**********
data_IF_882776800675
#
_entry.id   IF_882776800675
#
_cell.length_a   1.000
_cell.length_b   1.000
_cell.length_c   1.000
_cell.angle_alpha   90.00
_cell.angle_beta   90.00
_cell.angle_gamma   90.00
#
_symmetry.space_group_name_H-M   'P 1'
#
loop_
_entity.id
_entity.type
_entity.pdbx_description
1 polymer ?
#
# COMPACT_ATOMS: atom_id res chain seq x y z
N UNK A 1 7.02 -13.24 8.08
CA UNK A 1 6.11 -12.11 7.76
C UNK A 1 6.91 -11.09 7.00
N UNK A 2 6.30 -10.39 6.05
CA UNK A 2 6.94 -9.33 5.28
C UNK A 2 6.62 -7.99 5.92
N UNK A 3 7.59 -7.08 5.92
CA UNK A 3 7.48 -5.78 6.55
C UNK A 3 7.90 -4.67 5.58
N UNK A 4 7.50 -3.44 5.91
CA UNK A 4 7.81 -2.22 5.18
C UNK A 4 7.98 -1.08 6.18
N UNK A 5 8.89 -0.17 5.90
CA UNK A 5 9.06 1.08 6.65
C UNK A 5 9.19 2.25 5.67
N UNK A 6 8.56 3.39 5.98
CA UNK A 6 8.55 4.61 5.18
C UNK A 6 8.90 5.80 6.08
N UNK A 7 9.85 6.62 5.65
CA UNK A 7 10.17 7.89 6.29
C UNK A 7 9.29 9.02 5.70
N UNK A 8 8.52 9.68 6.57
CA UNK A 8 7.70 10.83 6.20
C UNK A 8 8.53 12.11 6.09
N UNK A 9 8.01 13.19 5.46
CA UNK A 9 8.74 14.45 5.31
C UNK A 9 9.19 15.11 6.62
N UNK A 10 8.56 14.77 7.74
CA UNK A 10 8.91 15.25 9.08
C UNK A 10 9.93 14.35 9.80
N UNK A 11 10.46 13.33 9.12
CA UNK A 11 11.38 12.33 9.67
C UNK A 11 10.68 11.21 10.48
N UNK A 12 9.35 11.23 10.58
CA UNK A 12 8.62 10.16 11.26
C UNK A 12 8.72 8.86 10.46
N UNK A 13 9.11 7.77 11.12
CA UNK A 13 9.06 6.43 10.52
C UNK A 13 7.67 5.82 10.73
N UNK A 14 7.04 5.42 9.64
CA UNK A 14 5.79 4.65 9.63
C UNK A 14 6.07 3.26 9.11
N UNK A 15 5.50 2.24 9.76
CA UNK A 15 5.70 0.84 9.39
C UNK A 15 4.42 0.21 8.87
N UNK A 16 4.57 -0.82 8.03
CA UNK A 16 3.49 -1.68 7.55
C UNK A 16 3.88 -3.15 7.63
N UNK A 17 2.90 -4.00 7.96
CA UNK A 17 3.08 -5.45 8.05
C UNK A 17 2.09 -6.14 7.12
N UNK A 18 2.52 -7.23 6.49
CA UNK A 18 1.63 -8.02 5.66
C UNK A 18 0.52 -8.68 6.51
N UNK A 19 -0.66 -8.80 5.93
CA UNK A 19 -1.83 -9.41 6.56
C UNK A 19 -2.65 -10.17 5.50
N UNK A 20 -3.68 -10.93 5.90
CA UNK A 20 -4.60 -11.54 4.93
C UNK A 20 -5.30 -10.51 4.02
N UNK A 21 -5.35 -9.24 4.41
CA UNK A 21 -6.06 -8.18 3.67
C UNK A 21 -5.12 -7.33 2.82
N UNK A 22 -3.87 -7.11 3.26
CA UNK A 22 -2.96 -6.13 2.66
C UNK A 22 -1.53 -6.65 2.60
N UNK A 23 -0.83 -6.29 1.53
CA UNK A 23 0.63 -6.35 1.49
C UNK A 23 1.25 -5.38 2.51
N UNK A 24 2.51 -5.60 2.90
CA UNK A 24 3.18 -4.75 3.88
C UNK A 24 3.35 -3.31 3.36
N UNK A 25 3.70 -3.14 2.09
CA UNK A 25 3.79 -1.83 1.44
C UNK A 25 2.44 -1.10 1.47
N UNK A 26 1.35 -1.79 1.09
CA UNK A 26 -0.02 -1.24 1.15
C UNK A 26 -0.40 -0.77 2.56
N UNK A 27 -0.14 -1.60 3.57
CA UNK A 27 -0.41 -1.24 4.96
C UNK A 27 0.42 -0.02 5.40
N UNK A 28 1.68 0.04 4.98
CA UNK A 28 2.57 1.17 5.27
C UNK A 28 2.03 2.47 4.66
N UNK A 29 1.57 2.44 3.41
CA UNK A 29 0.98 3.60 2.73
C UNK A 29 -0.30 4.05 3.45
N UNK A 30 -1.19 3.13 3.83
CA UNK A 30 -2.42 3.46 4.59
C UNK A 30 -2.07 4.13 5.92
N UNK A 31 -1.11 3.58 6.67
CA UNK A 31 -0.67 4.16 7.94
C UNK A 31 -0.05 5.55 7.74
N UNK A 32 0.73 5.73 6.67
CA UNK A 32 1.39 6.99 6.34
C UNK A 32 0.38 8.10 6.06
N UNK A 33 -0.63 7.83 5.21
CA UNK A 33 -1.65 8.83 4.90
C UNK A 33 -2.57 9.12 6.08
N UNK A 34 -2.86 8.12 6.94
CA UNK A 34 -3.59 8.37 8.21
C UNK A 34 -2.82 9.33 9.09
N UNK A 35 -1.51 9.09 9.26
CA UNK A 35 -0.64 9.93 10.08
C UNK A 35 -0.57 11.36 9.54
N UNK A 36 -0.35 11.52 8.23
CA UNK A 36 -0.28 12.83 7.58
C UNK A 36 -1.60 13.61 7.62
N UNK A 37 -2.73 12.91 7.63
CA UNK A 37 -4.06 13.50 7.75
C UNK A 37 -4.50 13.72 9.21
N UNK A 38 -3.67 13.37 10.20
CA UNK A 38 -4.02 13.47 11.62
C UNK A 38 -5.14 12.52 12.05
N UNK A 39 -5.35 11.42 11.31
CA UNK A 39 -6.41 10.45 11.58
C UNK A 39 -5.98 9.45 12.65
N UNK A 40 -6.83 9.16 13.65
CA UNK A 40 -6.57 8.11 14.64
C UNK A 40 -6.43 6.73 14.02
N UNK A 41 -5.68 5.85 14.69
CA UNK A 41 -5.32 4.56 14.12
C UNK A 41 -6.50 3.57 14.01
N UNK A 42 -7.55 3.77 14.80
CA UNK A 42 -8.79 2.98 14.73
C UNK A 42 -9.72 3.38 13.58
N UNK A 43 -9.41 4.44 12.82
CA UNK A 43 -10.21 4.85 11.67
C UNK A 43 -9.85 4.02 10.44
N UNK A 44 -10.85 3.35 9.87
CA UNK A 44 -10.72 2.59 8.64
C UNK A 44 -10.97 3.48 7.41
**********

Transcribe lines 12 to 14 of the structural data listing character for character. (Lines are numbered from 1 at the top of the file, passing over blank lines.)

_symmetry.space_group_name_H-M   'P 1'
#
loop_